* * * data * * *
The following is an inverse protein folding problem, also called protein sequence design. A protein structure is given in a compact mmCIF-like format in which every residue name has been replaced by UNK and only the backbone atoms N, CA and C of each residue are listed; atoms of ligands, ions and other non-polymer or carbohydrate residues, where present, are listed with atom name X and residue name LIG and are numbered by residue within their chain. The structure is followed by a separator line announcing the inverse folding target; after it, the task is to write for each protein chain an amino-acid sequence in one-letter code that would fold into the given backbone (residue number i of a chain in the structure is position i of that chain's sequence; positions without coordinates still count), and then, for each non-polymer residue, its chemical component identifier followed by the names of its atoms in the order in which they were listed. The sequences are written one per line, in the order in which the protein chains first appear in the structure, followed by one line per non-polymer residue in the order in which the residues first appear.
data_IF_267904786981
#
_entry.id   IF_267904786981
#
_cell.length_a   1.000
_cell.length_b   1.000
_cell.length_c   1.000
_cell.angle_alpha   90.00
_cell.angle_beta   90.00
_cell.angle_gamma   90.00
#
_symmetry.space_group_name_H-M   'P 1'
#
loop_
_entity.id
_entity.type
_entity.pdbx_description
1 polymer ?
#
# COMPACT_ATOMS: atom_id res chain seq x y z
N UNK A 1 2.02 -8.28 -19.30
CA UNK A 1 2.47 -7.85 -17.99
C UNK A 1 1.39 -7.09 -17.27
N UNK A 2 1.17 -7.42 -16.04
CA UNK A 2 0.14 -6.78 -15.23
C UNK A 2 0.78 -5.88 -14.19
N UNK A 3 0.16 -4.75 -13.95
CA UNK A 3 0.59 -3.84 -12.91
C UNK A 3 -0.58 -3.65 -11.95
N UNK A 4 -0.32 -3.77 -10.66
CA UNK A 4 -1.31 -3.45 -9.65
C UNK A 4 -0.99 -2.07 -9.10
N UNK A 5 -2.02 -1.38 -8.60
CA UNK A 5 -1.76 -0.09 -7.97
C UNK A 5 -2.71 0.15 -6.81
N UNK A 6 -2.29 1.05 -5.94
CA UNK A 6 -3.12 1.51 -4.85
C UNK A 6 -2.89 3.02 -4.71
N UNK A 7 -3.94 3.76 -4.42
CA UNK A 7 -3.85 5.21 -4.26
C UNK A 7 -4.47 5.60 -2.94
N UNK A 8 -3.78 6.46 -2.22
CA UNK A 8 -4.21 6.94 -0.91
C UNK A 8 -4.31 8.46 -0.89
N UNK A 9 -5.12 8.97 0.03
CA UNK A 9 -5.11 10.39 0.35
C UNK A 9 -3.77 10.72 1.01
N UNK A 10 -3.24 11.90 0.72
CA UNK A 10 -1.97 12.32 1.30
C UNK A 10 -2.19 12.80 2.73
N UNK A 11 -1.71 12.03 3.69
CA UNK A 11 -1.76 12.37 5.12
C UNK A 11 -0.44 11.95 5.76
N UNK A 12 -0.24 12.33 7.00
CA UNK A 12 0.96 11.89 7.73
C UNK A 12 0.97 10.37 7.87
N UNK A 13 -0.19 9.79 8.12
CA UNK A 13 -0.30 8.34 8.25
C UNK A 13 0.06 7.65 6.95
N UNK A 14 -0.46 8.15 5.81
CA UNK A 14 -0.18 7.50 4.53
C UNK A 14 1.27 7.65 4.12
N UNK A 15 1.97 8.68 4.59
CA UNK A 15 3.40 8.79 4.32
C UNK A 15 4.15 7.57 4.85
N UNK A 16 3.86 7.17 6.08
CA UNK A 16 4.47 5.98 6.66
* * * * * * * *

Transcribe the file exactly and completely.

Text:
The following is an inverse protein folding problem, also called protein sequence design. A protein structure is given in a compact mmCIF-like format in which every residue name has been replaced by UNK and only the backbone atoms N, CA and C of each residue are listed; atoms of ligands, ions and other non-polymer or carbohydrate residues, where present, are listed with atom name X and residue name LIG and are numbered by residue within their chain. The structure is followed by a separator line announcing the inverse folding target; after it, the task is to write for each protein chain an amino-acid sequence in one-letter code that would fold into the given backbone (residue number i of a chain in the structure is position i of that chain's sequence; positions without coordinates still count), and then, for each non-polymer residue, its chemical component identifier followed by the names of its atoms in the order in which they were listed. The sequences are written one per line, in the order in which the protein chains first appear in the structure, followed by one line per non-polymer residue in the order in which the residues first appear.
data_IF_267904786981
#
_entry.id   IF_267904786981
#
_cell.length_a   1.000
_cell.length_b   1.000
_cell.length_c   1.000
_cell.angle_alpha   90.00
_cell.angle_beta   90.00
_cell.angle_gamma   90.00
#
_symmetry.space_group_name_H-M   'P 1'
#
loop_
_entity.id
_entity.type
_entity.pdbx_description
1 polymer ?
#
# COMPACT_ATOMS: atom_id res chain seq x y z
N UNK A 1 2.02 -8.28 -19.30
CA UNK A 1 2.47 -7.85 -17.99
C UNK A 1 1.39 -7.09 -17.27
N UNK A 2 1.17 -7.42 -16.04
CA UNK A 2 0.14 -6.78 -15.23
C UNK A 2 0.78 -5.88 -14.19
N UNK A 3 0.16 -4.75 -13.95
CA UNK A 3 0.59 -3.84 -12.91
C UNK A 3 -0.58 -3.65 -11.95
N UNK A 4 -0.32 -3.77 -10.66
CA UNK A 4 -1.31 -3.45 -9.65
C UNK A 4 -0.99 -2.07 -9.10
N UNK A 5 -2.02 -1.38 -8.60
CA UNK A 5 -1.76 -0.09 -7.97
C UNK A 5 -2.71 0.15 -6.81
N UNK A 6 -2.29 1.05 -5.94
CA UNK A 6 -3.12 1.51 -4.85
C UNK A 6 -2.89 3.02 -4.71
N UNK A 7 -3.94 3.76 -4.42
CA UNK A 7 -3.85 5.21 -4.26
C UNK A 7 -4.47 5.60 -2.94
N UNK A 8 -3.78 6.46 -2.22
CA UNK A 8 -4.21 6.94 -0.91
C UNK A 8 -4.31 8.46 -0.89
N UNK A 9 -5.12 8.97 0.03
CA UNK A 9 -5.11 10.39 0.35
C UNK A 9 -3.77 10.72 1.01
N UNK A 10 -3.24 11.90 0.72
CA UNK A 10 -1.97 12.32 1.30
C UNK A 10 -2.19 12.80 2.73
N UNK A 11 -1.71 12.03 3.69
CA UNK A 11 -1.76 12.37 5.12
C UNK A 11 -0.44 11.95 5.76
N UNK A 12 -0.24 12.33 7.00
CA UNK A 12 0.96 11.89 7.73
C UNK A 12 0.97 10.37 7.87
N UNK A 13 -0.19 9.79 8.12
CA UNK A 13 -0.30 8.34 8.25
C UNK A 13 0.06 7.65 6.95
N UNK A 14 -0.46 8.15 5.81
CA UNK A 14 -0.18 7.50 4.53
C UNK A 14 1.27 7.65 4.12
N UNK A 15 1.97 8.68 4.59
CA UNK A 15 3.40 8.79 4.32
C UNK A 15 4.15 7.57 4.85
N UNK A 16 3.86 7.17 6.08
CA UNK A 16 4.47 5.98 6.66